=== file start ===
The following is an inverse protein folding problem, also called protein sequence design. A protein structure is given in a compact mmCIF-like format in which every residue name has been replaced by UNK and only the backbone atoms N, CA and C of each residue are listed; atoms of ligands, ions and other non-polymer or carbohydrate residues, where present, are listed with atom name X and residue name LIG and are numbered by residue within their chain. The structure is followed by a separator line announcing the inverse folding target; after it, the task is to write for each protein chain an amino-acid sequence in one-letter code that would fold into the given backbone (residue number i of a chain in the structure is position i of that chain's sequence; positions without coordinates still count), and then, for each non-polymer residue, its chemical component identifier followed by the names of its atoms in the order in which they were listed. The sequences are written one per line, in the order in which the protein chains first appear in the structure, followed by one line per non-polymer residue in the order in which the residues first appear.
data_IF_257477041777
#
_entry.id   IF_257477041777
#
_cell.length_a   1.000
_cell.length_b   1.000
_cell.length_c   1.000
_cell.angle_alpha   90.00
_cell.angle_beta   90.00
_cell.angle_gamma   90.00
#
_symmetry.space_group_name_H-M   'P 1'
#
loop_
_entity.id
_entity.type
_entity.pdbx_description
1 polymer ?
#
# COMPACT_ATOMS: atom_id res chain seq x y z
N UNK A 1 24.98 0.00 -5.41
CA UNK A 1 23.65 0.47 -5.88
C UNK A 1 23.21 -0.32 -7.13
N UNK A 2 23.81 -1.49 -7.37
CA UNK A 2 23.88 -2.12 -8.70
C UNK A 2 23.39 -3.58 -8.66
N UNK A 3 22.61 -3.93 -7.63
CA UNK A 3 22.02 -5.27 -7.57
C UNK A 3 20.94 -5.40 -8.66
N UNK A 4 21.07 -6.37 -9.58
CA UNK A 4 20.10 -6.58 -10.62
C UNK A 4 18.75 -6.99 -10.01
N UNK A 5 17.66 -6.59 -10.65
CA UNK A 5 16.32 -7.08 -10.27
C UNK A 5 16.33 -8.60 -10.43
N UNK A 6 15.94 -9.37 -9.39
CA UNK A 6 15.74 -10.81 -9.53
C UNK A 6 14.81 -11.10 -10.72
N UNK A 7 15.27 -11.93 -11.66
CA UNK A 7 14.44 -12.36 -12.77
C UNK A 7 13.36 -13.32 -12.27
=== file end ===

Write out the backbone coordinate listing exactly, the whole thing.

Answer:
The following is an inverse protein folding problem, also called protein sequence design. A protein structure is given in a compact mmCIF-like format in which every residue name has been replaced by UNK and only the backbone atoms N, CA and C of each residue are listed; atoms of ligands, ions and other non-polymer or carbohydrate residues, where present, are listed with atom name X and residue name LIG and are numbered by residue within their chain. The structure is followed by a separator line announcing the inverse folding target; after it, the task is to write for each protein chain an amino-acid sequence in one-letter code that would fold into the given backbone (residue number i of a chain in the structure is position i of that chain's sequence; positions without coordinates still count), and then, for each non-polymer residue, its chemical component identifier followed by the names of its atoms in the order in which they were listed. The sequences are written one per line, in the order in which the protein chains first appear in the structure, followed by one line per non-polymer residue in the order in which the residues first appear.
data_IF_257477041777
#
_entry.id   IF_257477041777
#
_cell.length_a   1.000
_cell.length_b   1.000
_cell.length_c   1.000
_cell.angle_alpha   90.00
_cell.angle_beta   90.00
_cell.angle_gamma   90.00
#
_symmetry.space_group_name_H-M   'P 1'
#
loop_
_entity.id
_entity.type
_entity.pdbx_description
1 polymer ?
#
# COMPACT_ATOMS: atom_id res chain seq x y z
N UNK A 1 24.98 0.00 -5.41
CA UNK A 1 23.65 0.47 -5.88
C UNK A 1 23.21 -0.32 -7.13
N UNK A 2 23.81 -1.49 -7.37
CA UNK A 2 23.88 -2.12 -8.70
C UNK A 2 23.39 -3.58 -8.66
N UNK A 3 22.61 -3.93 -7.63
CA UNK A 3 22.02 -5.27 -7.57
C UNK A 3 20.94 -5.40 -8.66
N UNK A 4 21.07 -6.37 -9.58
CA UNK A 4 20.10 -6.58 -10.62
C UNK A 4 18.75 -6.99 -10.01
N UNK A 5 17.66 -6.59 -10.65
CA UNK A 5 16.32 -7.08 -10.27
C UNK A 5 16.33 -8.60 -10.43
N UNK A 6 15.94 -9.37 -9.39
CA UNK A 6 15.74 -10.81 -9.53
C UNK A 6 14.81 -11.10 -10.72
N UNK A 7 15.27 -11.93 -11.66
CA UNK A 7 14.44 -12.36 -12.77
C UNK A 7 13.36 -13.32 -12.27